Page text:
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Homework Help: Volume enclosed by a spherical coordinate surface

  1. Jul 14, 2012 #1
    1. The problem statement, all variables and given/known data

    Find the volume enclosed by the spherical coordinate surface ρ = 2sin∅

    2. Relevant equations

    dV = ∫∫∫(ρ^2)sin∅dρd∅dθ

    3. The attempt at a solution

    (Sorry about my notation!)

    Alright, here's what I've done so far...

    Since the region is a torus, centered around the z-axis, I began by finding my limits of integration for ρ, which I think would simply be from 0 to 2sin∅.

    For my limits for ∅, I started at the utmost point on the positive z-axis, which I believe is 0 in regards to ∅, and it covers the entire ∅ "region" down to the negative z axis, so the limits are 0 to pi.

    And for θ, I got simply 0 to 2pi.

    Given those limits, integrating ((ρ^2)sin∅)dρd∅dθ, I wind up with 0, which on the one hand, I've convinced myself makes sense, since it is a torus, and it is symmetrical about the axes (like saying the area under the cosine from 0 to 2pi is 0). On the other hand, a volume of 0 for a physical object simply doesn't make sense.

    I have a feeling I'm simply going about the limits wrong. If I've got those right, I'll post my integration work in case someone can spot the problem.

    Thanks guys!
  2. jcsd
  3. Jul 14, 2012 #2


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    So what you are saying is that your integral is
    [tex]\int_{\theta= 0}^{2\pi}\int_{\phi= 0}^\pi\int_{\rho= 0}^{2\sin(\phi)} \rho^2sin(\phi) d\rho d\phi d\theta[/tex]
    Clearly, the [itex]\theta[/itex] integral gives a factor or [itex]2\pi[/itex]. Also, the integral of [itex]\rho^2[/itex] is [itex](1/3)\rho^3[/itex] so, evaluating that integral we have
    [tex]\frac{16}{3}\int_0^\pi sin^4(\phi)d\phi[/tex]
    I do not get 0 when I integrate that.
  4. Jul 14, 2012 #3
    Ok, so as far as my limits of integration go, those are ok?

    I also get (1/3)[itex]\rho[/itex]^3, and evaluating at 2sin[itex]\phi[/itex] I get 8/3∫∫sin^4([itex]\phi[/itex]) d[itex]\phi[/itex]d[itex]\theta[/itex]. I'm not sure where I ought to be getting 16 from?

    As for ∫∫sin^4([itex]\phi[/itex]) d[itex]\phi[/itex]d[itex]\theta[/itex], I think I'm simply screwing up some basic calculus. I said that integral of sin^4([itex]\phi[/itex]) is -cos^4(([itex]\phi[/itex]). Should I be using some trig substitutions rather than making that leap?

    Then I evaluated that from 0 to pi, which gives me -1 + 1, so I can't even make it to my dθ integral...

    Thinking this is a trig substition I'm forgetting...
  5. Jul 14, 2012 #4


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    Yes, you should. Start by writing ##\sin^4\phi## as ##(\sin^2 \phi)^2## and using ##\sin^2\phi = \frac {1-\cos(2\phi)} 2##. Then after a little algebra you will need a double angle formula again...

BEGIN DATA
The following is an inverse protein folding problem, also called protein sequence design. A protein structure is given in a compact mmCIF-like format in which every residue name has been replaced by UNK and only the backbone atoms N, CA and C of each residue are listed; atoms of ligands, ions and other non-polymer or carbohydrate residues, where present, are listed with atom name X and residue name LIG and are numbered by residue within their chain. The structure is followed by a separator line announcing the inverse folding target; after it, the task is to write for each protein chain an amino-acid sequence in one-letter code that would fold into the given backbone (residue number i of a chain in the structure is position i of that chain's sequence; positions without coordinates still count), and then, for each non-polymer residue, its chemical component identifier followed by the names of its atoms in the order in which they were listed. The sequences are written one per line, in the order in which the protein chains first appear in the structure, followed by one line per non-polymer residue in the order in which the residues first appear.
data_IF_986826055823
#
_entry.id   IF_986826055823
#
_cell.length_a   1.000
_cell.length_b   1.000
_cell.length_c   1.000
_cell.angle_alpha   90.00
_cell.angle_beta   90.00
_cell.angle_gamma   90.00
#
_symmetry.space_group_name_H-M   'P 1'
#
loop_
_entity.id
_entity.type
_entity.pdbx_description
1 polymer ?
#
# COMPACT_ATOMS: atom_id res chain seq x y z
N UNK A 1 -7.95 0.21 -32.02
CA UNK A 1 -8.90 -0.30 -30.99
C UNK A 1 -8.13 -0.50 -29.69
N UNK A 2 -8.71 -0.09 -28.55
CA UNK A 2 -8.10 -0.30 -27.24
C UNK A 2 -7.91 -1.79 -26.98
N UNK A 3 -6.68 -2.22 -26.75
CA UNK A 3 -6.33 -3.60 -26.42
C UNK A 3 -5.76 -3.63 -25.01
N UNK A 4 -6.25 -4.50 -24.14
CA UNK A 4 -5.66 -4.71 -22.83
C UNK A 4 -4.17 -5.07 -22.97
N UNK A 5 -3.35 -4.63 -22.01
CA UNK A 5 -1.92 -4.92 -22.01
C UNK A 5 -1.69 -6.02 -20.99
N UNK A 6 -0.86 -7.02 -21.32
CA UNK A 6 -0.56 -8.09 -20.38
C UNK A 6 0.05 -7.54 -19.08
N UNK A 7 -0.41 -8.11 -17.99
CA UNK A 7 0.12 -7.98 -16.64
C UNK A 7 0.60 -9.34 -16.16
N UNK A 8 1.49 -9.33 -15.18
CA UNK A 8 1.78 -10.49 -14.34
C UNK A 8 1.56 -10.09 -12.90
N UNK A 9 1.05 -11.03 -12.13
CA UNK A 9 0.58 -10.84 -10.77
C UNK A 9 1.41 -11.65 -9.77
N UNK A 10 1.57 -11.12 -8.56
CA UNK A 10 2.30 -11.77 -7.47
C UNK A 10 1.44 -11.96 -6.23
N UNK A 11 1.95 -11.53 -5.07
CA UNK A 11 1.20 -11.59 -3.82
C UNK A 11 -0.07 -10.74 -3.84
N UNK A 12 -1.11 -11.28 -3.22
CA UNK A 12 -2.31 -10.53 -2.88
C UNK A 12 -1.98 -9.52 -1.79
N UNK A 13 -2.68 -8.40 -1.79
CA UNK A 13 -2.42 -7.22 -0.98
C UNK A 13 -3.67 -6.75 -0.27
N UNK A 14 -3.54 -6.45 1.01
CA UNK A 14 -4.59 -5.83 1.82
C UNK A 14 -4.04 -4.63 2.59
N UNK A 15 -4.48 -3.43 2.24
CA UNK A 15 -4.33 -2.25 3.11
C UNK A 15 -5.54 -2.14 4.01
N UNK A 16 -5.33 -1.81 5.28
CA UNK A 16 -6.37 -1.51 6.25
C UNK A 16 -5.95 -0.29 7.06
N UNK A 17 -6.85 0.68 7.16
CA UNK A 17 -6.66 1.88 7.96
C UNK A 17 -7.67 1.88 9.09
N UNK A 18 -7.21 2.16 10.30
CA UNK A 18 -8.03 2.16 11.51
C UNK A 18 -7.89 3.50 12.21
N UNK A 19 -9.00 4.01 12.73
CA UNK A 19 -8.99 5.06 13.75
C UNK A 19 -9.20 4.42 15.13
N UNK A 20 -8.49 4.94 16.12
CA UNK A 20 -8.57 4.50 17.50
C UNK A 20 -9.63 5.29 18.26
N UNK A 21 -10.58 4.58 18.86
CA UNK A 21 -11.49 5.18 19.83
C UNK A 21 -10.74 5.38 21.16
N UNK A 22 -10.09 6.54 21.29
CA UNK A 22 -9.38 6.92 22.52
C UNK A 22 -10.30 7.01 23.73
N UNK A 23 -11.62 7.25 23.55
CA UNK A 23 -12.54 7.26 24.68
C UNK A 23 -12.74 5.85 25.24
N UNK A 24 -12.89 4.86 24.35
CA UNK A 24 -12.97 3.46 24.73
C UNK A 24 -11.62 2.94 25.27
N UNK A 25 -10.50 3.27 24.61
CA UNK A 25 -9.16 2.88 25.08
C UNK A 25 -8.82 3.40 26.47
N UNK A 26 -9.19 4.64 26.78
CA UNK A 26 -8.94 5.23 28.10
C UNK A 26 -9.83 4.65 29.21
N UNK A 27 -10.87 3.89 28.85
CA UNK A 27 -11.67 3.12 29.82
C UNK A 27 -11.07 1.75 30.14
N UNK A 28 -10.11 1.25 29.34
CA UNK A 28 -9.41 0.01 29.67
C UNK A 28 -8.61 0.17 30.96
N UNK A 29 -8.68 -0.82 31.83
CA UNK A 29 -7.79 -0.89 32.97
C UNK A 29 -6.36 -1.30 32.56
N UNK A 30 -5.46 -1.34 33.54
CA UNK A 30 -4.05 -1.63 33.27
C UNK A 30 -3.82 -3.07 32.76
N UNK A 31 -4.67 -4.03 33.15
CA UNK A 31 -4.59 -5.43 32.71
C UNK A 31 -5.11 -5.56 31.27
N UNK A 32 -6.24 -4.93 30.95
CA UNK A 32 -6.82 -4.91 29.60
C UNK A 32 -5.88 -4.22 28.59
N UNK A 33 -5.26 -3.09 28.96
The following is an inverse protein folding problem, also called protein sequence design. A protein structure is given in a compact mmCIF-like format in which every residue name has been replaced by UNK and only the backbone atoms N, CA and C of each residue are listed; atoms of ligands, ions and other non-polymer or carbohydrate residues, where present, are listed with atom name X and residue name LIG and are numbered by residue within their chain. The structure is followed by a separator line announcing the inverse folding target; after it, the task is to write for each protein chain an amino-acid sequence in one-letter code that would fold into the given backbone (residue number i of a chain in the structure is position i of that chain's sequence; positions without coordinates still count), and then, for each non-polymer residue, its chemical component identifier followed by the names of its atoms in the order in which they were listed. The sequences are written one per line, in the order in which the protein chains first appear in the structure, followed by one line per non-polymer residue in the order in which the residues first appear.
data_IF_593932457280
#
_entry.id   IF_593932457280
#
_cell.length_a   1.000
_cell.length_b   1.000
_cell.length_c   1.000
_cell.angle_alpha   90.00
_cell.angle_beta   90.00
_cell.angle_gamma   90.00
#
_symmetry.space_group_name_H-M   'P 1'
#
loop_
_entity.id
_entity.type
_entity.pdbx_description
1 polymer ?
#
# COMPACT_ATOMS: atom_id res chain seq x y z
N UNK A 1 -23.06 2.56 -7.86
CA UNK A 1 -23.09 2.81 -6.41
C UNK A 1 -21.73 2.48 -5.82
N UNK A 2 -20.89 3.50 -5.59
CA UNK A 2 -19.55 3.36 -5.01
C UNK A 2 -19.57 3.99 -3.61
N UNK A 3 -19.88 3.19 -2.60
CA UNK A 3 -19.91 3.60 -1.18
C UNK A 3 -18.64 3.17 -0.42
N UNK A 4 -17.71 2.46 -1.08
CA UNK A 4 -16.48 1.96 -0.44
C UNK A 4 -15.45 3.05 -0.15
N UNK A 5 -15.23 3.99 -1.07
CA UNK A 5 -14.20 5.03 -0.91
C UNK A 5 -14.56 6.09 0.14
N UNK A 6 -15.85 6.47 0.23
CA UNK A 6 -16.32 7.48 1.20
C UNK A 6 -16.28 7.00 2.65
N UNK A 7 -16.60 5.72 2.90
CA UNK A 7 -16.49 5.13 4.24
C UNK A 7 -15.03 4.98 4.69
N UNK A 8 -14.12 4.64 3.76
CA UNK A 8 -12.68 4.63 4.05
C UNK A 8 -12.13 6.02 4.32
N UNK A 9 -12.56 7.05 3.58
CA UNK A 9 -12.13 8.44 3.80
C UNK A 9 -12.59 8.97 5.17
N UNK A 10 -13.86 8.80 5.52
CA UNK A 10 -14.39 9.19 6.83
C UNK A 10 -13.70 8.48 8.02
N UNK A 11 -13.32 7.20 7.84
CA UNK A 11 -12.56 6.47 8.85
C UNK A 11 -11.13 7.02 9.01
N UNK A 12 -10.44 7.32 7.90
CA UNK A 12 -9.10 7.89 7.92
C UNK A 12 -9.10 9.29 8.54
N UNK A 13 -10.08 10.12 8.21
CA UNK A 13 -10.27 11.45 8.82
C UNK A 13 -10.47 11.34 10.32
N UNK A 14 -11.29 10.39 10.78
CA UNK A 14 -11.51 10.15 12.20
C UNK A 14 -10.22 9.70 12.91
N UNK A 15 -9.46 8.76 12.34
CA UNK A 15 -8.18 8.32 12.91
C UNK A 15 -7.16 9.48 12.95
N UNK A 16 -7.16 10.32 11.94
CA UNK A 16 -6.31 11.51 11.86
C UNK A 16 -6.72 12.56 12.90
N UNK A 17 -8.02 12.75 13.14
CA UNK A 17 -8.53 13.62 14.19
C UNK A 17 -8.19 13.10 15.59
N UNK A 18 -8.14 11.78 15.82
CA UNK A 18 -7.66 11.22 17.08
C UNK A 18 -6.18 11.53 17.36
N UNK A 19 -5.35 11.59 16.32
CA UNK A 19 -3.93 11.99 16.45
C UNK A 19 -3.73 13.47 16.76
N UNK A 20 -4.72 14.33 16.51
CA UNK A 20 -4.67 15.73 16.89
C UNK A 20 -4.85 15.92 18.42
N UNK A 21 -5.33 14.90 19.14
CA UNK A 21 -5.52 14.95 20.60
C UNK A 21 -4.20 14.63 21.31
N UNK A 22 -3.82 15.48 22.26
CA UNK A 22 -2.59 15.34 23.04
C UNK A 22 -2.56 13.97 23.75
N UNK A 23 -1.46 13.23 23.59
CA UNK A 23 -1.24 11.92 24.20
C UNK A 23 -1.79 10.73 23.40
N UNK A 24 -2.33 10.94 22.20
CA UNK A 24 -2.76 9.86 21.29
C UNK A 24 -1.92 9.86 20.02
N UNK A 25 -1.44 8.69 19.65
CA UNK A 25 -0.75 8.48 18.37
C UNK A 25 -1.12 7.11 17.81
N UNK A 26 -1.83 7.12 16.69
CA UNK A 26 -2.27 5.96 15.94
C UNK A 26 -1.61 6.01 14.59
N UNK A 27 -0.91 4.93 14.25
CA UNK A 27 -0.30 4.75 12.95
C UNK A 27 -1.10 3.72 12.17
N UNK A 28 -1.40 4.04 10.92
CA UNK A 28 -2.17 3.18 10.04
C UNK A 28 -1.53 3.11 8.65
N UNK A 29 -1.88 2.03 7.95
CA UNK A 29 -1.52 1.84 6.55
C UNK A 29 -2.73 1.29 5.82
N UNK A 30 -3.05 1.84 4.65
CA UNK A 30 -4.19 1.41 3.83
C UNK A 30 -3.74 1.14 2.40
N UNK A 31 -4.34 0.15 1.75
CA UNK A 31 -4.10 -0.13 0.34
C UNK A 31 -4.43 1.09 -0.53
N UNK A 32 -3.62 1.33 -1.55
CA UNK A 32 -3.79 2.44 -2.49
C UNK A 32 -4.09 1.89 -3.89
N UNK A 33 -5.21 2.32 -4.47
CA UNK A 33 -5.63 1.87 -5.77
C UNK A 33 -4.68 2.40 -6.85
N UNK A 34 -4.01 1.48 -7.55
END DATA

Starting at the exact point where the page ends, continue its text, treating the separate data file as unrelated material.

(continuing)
6. Jul 15, 2012 #5
    Ok, so when I expand (1-cos(2[itex]\phi[/itex])/2)^2, I get 1/4 - (cos(2[itex]\phi[/itex]))/2 + (cos^2(2[itex]\phi[/itex]))/4

    Replacing the last term with a half-angle formula, I have

    1/4 - (cos(2[itex]\phi[/itex]))/2 +1/8 + (cos(2[itex]\phi[/itex]))/8

    At that point, I take the integral of that with respect to [itex]\phi[/itex].

    I wind up with 1/4*[itex]\phi[/itex] - 1/2*sin([itex]\phi[/itex])cos([itex]\phi[/itex]) + 1/8*[itex]\phi[/itex] + 1/8*sin([itex]\phi[/itex])cos([itex]\phi[/itex]).

    Evaluating from 0 to pi, I wind up with:

    1/4pi +1/8pi.

    Integrate that with respect to [itex]\theta[/itex] and evaluating from 0 to 2pi, I get

    8/3(1/2*pi^2 + 1/4*pi^2)

    where 8/3 was from the very first integration of [itex]\rho[/itex].

    Hope this is easy enough to follow along in this format. If you could, let me know if the work looks ago.

    Thanks so much by the way, I really appreciate it.
  7. Jul 15, 2012 #6


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    Hey, it isn't my job to simplify your answer. :smile: You simplify it, then I will tell you whether it agrees with mine.
  8. Jul 15, 2012 #7
    Hehe fair enough. I get 2pi^2.

    Looks like a nice and neat enough answer -- hopefully that's what you got!

    I went through the problem a second time, though, and now I'm finding myself confused about one of the trig substitutions I made. Once I've expanded (1-cos(2ϕ)/2)^2, I'm left with a few terms + (cos^2(2ϕ))/4.

    I know that cos^2(x) = (1 + cos(2x))/2. But since mine is essentially (2x), does it become 1+cos(4x)...or am I beginning to overthink this. I think I am...my 2x = x = theta in that trig sub, so I should be alright.

    Oh jeez, this is my problem, haha. Over-thinking.
  9. Jul 15, 2012 #8


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    Yes, that's correct.
  10. Jul 15, 2012 #9
    Thank you so much. I really appreciate all the help.
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